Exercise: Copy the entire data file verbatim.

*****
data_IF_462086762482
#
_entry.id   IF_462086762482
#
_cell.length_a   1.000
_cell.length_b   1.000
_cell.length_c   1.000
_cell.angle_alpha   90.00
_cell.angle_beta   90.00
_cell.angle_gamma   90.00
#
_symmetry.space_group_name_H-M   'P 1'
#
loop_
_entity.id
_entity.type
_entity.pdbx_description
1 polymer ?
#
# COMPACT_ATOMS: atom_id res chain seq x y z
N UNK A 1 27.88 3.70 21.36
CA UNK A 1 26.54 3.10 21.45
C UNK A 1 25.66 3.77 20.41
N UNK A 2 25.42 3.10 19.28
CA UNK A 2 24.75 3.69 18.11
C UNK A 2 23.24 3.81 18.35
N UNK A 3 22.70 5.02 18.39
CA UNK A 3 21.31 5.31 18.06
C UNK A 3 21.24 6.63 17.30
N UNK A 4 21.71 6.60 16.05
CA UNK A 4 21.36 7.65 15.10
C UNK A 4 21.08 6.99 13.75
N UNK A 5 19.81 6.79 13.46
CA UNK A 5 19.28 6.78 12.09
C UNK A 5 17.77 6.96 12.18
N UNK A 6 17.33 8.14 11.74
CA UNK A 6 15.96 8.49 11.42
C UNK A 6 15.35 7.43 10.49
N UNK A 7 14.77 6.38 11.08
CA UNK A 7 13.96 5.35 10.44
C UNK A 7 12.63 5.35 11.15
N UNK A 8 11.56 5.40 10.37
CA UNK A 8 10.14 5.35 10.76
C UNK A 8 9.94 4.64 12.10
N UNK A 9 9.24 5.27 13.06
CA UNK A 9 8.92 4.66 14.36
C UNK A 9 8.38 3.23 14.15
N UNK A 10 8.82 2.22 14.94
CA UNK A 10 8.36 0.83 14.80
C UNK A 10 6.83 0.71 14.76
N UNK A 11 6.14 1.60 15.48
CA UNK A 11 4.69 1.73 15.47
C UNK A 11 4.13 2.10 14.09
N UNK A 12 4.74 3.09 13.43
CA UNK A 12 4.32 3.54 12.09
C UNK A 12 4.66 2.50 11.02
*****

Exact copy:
data_IF_462086762482
#
_entry.id   IF_462086762482
#
_cell.length_a   1.000
_cell.length_b   1.000
_cell.length_c   1.000
_cell.angle_alpha   90.00
_cell.angle_beta   90.00
_cell.angle_gamma   90.00
#
_symmetry.space_group_name_H-M   'P 1'
#
loop_
_entity.id
_entity.type
_entity.pdbx_description
1 polymer ?
#
# COMPACT_ATOMS: atom_id res chain seq x y z
N UNK A 1 27.88 3.70 21.36
CA UNK A 1 26.54 3.10 21.45
C UNK A 1 25.66 3.77 20.41
N UNK A 2 25.42 3.10 19.28
CA UNK A 2 24.75 3.69 18.11
C UNK A 2 23.24 3.81 18.35
N UNK A 3 22.70 5.02 18.39
CA UNK A 3 21.31 5.31 18.06
C UNK A 3 21.24 6.63 17.30
N UNK A 4 21.71 6.60 16.05
CA UNK A 4 21.36 7.65 15.10
C UNK A 4 21.08 6.99 13.75
N UNK A 5 19.81 6.79 13.46
CA UNK A 5 19.28 6.78 12.09
C UNK A 5 17.77 6.96 12.18
N UNK A 6 17.33 8.14 11.74
CA UNK A 6 15.96 8.49 11.42
C UNK A 6 15.35 7.43 10.49
N UNK A 7 14.77 6.38 11.08
CA UNK A 7 13.96 5.35 10.44
C UNK A 7 12.63 5.35 11.15
N UNK A 8 11.56 5.40 10.37
CA UNK A 8 10.14 5.35 10.76
C UNK A 8 9.94 4.64 12.10
N UNK A 9 9.24 5.27 13.06
CA UNK A 9 8.92 4.66 14.36
C UNK A 9 8.38 3.23 14.15
N UNK A 10 8.82 2.22 14.94
CA UNK A 10 8.36 0.83 14.80
C UNK A 10 6.83 0.71 14.76
N UNK A 11 6.14 1.60 15.48
CA UNK A 11 4.69 1.73 15.47
C UNK A 11 4.13 2.10 14.09
N UNK A 12 4.74 3.09 13.43
CA UNK A 12 4.32 3.54 12.09
C UNK A 12 4.66 2.50 11.02